While the topics at this year's Saratoga Institute on Racing and Gaming Law were similar to those at other industry meetings this summer, the tenor of the presentations and perspectives of the panelists were not.
- By Tom LaMarra
Whether members of Congress address legislation tied to medication and drug testing in horse racing remains to be seen, but the Thoroughbred industry appears to be more and more unwilling to take the chance it won't happen.
The Jockey Club will provide up to $500,000 in 2014-15 to some racing jurisdictions to step up out-of-competition drug testing with a focus on graded stakes.
The Jockey Club intends to continue with its efforts to market Thoroughbred racing and develop new patrons, but the organization's leader said Aug. 12 those efforts must go hand in hand with medication and penalty reforms.
In a change designed to win support of its Reformed Racing Medication Rules, The Jockey Club has added a provision governing regulatory administration of furosemide on race day.
- By Tom LaMarra
The Jockey Club has released an update on action it is taking based on recommendations from the McKinsey and Company report unveiled at the Round Table conference in August 2011.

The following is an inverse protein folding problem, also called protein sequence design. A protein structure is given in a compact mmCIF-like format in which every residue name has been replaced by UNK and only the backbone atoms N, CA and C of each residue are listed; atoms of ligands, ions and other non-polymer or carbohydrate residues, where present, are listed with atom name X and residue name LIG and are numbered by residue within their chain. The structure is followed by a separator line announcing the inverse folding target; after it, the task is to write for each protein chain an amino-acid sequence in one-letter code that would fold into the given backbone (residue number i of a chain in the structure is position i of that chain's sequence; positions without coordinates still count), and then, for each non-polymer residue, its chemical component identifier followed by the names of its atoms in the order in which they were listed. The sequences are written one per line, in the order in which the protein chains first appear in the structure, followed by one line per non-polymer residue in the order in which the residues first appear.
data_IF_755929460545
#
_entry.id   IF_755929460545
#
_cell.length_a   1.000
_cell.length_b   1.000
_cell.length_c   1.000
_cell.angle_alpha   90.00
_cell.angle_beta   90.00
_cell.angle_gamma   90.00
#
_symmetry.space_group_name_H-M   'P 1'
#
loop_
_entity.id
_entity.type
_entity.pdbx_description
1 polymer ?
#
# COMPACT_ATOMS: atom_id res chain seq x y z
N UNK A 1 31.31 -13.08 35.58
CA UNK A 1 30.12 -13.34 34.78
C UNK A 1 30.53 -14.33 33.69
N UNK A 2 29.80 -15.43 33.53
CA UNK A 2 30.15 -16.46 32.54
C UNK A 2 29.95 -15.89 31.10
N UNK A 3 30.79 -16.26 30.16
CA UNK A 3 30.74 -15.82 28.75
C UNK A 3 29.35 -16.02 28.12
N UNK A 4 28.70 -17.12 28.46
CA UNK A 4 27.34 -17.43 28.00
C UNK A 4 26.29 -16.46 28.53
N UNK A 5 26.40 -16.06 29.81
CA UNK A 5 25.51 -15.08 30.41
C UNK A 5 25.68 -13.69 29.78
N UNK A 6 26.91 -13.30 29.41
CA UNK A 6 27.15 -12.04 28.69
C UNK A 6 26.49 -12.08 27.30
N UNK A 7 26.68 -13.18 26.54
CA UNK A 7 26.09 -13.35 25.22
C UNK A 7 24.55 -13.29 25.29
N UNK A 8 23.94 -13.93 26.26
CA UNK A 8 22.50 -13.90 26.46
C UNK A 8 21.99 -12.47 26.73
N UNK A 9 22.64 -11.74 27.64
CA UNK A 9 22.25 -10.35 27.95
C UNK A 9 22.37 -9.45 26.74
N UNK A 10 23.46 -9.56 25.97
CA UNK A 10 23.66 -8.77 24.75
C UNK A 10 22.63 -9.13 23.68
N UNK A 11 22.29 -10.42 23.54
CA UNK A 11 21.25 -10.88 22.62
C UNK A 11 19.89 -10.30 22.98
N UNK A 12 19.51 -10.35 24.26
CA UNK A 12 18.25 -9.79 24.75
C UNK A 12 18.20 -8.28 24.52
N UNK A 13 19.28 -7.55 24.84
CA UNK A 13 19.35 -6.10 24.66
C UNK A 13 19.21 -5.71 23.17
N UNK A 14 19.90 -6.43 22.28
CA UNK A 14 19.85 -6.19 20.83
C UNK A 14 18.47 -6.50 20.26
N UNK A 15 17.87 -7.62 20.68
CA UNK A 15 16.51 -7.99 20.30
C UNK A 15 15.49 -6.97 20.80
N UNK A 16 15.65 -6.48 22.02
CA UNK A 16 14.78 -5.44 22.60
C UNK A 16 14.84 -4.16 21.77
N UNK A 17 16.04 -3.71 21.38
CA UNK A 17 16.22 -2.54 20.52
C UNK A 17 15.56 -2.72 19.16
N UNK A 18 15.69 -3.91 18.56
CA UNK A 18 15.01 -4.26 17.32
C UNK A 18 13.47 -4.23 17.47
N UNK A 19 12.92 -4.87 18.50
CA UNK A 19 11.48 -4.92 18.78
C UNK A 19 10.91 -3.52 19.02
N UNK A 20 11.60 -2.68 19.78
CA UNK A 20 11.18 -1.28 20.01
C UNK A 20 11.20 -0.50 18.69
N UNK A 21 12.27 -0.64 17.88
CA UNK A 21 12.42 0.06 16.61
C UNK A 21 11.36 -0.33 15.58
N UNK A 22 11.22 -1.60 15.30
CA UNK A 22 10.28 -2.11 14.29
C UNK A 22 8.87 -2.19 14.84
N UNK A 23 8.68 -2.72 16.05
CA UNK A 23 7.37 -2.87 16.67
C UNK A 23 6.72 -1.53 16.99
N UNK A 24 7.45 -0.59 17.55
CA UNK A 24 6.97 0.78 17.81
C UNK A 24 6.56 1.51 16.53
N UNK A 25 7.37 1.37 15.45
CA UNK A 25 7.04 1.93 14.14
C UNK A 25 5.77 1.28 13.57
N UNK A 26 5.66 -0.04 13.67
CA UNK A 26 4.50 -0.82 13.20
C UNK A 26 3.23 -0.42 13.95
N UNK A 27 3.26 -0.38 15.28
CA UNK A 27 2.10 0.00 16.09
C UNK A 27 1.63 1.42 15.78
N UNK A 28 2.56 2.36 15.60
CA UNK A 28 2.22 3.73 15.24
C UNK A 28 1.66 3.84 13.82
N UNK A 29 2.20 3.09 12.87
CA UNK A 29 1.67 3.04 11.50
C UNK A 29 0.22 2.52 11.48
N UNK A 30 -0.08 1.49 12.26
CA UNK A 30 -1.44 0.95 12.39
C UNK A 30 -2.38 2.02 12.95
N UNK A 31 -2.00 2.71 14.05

Laboratories that test samples for the presence of drugs in California, Delaware, Kentucky, New York, Pennsylvania, West Virginia, and other states have signed letters of intent to submit to accreditation.
Participants in The Jockey Club Round Table Aug. 22 in Saratoga Springs, N.Y., sought to convey optimism and opportunity in the face of declines in many facets of the Thoroughbred industry.
By Evan I. Hammonds - Advance deposit wagering, which most sources agree accounts for about 10% of handle on Thoroughbred racing, is the sport's latest battleground.
Medication, equine health, and the impact advance deposit wagering has on the economics of racing will share the spotlight when The Jockey Club hosts its 55th annual Round Table Conference on Matters Pertaining to Racing Aug. 19 at the Gideon Putnam Resort and Spa in Saratoga Springs, N.Y.
The year's Jockey Club Round Table conference had a decidedly New York theme, with the New York Racing Association espousing its progress and commitment to Thoroughbred racing and breeding in the state, and a representative of the Ad Hoc Committee on the Future of Racing in New York saying the panel is carrying out its mandate.
The horse racing industry is in the midst of creating a major research and development laboratory that will be responsible for improving testing capabilities and developing tests for designer and other hard-to-detect drugs used in racehorses, officials announced during The Jockey Club Round Table Conference Sunday in Saratoga Springs, N.Y.
- By Dan Liebman
By Dan Liebman -- There are so many interest groups involved that this is probably not even a realistic vision. Sure, at such events as the Jockey Club Round Table and Arizona Symposium, many of racing's leaders do assemble. But after a few meetings, they return to their own little worlds.